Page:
I hope you’ll stick around, it’s gonna be good.

Here are 64 photos by 64 photographers that I came across in 2012. These photos weren’t all produced this year, I just encountered them at some point in the last 12 months. Enjoy.

 

 

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64 photos by 64 photographers

(found in 2012)

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Photographer Mariko Sakaguchi

Mariko Sakaguchi

 

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How is it possible for Jack Nicholson and Heath Ledger‘s Jokers to get together? When is The Wolverine opening all across the world? Which two supervillains are about to team up in the Batman comic books? What did Jack Huston have to say about his Guardians of the Galaxy screentest? Want to see some early Iron Man 3 merchandise? Did Batman have bad thoughts when he found out the truth at the end of The Dark Knight Rises? Read about all of this and more in today’s Superhero Bits.

Photographer Marv Thompson (via Movies.com) took two Hot Toys Joker figures and made for an epic photo.

Dennis Haysbert spoke to Superhero Hype about taking over Michael Clarke Duncan‘s role in Sin City: A Dame to Kill For:

It’s going to be my character, but I’ve spoken extensively with Frank Miller and Robert (Rodriguez) about what they want with the character and yes, it has to have some feel of what Michael did but I have to make it my own.

Geek Alerts is selling all your favorite characters as the Just-Us-League of Stupid Heroes. Buy them there.

Don’t live in the US but want to know when you’ll see The Wolverine? Here are the international release dates.

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Movie Trailers, Movies Blog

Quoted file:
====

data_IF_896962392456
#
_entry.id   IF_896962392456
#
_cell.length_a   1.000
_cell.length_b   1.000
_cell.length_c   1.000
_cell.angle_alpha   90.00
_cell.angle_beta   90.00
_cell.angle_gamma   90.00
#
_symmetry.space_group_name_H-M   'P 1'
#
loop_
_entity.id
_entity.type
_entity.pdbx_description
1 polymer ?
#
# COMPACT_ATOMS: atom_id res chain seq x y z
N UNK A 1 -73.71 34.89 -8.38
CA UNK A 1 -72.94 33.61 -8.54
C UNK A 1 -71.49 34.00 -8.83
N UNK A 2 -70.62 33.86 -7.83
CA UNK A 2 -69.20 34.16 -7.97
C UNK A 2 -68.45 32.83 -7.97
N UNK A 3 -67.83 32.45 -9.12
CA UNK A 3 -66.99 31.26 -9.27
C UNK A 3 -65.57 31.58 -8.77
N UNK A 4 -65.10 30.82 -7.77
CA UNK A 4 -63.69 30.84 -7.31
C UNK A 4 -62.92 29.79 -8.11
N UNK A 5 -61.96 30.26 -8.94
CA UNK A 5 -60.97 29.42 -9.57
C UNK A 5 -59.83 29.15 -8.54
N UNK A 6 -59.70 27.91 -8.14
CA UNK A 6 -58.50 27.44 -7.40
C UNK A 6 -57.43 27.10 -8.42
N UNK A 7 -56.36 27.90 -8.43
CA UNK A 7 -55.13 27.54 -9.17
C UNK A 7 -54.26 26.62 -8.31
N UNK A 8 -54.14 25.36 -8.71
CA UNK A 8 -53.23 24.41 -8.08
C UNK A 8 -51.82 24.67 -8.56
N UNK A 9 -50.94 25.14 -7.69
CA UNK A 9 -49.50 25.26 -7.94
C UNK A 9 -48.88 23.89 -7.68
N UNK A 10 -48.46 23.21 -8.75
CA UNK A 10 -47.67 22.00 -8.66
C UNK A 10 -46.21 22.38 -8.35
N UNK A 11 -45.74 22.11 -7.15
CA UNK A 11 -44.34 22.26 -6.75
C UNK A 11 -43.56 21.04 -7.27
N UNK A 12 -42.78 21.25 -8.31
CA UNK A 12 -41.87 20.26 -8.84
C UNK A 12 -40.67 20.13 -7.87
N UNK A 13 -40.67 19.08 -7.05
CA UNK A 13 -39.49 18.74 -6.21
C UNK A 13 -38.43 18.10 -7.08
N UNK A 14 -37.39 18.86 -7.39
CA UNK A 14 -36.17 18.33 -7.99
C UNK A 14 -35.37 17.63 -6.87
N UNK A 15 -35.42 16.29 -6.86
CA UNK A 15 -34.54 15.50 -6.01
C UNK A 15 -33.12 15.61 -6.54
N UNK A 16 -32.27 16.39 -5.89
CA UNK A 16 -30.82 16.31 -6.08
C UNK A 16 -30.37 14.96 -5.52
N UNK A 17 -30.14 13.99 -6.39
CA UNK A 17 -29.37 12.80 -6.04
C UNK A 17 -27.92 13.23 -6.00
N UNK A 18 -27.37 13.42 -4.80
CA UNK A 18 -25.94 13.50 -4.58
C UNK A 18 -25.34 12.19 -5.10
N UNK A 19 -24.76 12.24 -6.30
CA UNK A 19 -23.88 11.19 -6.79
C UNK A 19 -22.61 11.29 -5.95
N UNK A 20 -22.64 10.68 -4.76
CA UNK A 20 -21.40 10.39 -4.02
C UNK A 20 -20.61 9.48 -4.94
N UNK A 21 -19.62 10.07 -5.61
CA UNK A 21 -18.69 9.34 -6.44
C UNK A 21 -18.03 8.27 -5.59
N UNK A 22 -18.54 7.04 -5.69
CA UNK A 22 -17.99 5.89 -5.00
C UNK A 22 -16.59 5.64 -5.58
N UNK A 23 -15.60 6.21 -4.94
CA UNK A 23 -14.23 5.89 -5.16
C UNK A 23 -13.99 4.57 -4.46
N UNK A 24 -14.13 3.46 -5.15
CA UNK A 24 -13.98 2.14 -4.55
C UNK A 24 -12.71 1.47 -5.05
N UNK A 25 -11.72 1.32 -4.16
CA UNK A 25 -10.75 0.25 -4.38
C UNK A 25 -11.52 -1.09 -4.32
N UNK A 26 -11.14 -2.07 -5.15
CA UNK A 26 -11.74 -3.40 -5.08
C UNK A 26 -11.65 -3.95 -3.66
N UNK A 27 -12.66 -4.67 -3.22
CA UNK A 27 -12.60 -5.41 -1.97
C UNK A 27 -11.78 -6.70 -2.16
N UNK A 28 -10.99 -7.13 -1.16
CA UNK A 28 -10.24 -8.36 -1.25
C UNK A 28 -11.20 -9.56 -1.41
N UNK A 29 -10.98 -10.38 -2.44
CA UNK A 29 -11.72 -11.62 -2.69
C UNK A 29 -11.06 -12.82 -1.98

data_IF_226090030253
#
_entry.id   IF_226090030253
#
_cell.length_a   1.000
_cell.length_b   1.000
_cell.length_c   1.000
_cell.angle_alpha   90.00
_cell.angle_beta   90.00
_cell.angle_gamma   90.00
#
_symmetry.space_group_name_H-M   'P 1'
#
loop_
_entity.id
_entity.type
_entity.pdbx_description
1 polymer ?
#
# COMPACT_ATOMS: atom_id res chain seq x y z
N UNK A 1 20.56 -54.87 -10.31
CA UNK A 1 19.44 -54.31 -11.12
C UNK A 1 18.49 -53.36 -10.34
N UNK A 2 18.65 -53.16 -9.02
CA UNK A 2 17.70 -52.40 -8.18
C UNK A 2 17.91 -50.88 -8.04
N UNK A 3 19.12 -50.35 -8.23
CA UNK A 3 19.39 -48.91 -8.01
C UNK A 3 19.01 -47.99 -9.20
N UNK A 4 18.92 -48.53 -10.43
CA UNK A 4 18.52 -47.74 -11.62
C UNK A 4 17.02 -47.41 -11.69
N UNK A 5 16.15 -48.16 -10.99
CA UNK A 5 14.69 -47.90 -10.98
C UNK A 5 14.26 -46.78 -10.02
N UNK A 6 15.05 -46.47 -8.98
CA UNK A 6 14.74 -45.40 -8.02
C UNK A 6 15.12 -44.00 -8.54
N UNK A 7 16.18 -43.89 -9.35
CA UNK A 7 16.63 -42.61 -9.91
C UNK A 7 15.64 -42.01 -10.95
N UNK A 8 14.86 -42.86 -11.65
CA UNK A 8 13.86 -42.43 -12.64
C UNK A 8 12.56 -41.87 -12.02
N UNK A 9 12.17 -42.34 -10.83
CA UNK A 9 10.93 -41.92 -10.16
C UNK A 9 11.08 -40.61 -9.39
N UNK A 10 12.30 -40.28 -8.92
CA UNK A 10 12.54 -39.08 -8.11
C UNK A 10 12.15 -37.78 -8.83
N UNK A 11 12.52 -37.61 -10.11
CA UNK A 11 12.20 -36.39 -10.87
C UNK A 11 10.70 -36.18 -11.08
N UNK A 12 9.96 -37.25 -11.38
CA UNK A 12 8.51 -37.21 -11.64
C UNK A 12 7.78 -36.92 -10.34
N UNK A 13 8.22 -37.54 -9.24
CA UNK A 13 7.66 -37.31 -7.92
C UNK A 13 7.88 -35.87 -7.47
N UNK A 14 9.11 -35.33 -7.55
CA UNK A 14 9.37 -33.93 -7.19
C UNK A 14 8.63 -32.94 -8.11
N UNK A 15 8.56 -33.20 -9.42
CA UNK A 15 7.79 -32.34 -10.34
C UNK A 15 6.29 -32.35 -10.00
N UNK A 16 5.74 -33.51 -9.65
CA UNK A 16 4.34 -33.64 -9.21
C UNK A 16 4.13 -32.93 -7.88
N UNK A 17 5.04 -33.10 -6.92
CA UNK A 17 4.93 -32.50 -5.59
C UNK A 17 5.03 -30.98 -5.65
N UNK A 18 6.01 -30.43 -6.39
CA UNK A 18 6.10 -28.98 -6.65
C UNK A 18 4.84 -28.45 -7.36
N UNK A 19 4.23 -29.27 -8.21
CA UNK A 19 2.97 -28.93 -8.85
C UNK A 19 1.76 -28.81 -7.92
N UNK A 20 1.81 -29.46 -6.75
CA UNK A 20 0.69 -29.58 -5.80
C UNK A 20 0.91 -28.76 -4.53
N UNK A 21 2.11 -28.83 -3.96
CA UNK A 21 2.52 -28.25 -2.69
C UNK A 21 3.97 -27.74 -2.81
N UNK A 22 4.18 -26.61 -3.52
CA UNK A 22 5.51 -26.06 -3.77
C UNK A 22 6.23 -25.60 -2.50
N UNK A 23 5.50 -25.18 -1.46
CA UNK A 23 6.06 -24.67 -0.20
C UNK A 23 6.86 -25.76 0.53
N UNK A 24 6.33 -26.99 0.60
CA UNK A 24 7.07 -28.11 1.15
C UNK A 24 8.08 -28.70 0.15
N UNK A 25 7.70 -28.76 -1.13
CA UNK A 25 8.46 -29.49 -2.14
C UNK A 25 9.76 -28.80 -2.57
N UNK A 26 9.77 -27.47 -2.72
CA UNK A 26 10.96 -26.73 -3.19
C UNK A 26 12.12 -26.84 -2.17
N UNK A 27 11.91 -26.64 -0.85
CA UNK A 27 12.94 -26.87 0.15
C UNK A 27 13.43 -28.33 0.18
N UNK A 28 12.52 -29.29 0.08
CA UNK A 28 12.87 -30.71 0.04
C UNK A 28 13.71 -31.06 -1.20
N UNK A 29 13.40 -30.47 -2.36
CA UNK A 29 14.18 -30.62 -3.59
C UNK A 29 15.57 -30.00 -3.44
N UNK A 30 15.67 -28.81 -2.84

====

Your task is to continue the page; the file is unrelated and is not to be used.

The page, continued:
Boardwalk Empire and Not Fade Away star Jack Huston told MTV he screentested for Guardians of the Galaxy and would love to do it.

Superhero Stuff lists their top 15 moments in comic books for 2012.

Cool Steampunk Iron Man image, right? Well click here and you can get it on a t-shirt with light up Arc Reactor. Thanks to Bleeding Cool.

Continue Reading Superhero Bits >>

Due to the amount of graphics and images included in Superhero Bits, we have to split this post over TWO pages. Click the link above to continue to the second page of Superhero Bits.

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google nexus lead

Google's campus in Mountain View is a weird place — a sprawling, flat expanse dotted with angular, gray buildings. And lots of colorful bikes. It feels like an island, a place with its own set of rules, and it's easy to feel out of joint if you don't know the handshake. In some ways it's like a corporate realization of Hakim Bey's Temporary Autonomous Zones... save for, you know, the corporation. It's the kind of place where the uniquely Silicon Valley meshing of childish whimsy and a fervent, quasi-religious work ethic is in full swing. A place where coding ideas and how-tos for relaxation are printed and hung in the men's bathrooms above the urinals. It's charming and bizarre in equal parts.

The last time I had trekked across the...

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In July 2012, the Museum of Contemporary Art in Los Angeles (MOCA) asked me to compile a playlist of videos directed by photographers for their new online series, MOCAtv. Launched last week, MOCAtv bills itself as the “Global Contemporary Art Channel,” providing a wide range of content related to the arts. Looking to see if photographers’ skills translated into music videos was one of the most enjoyable commissions I have ever had.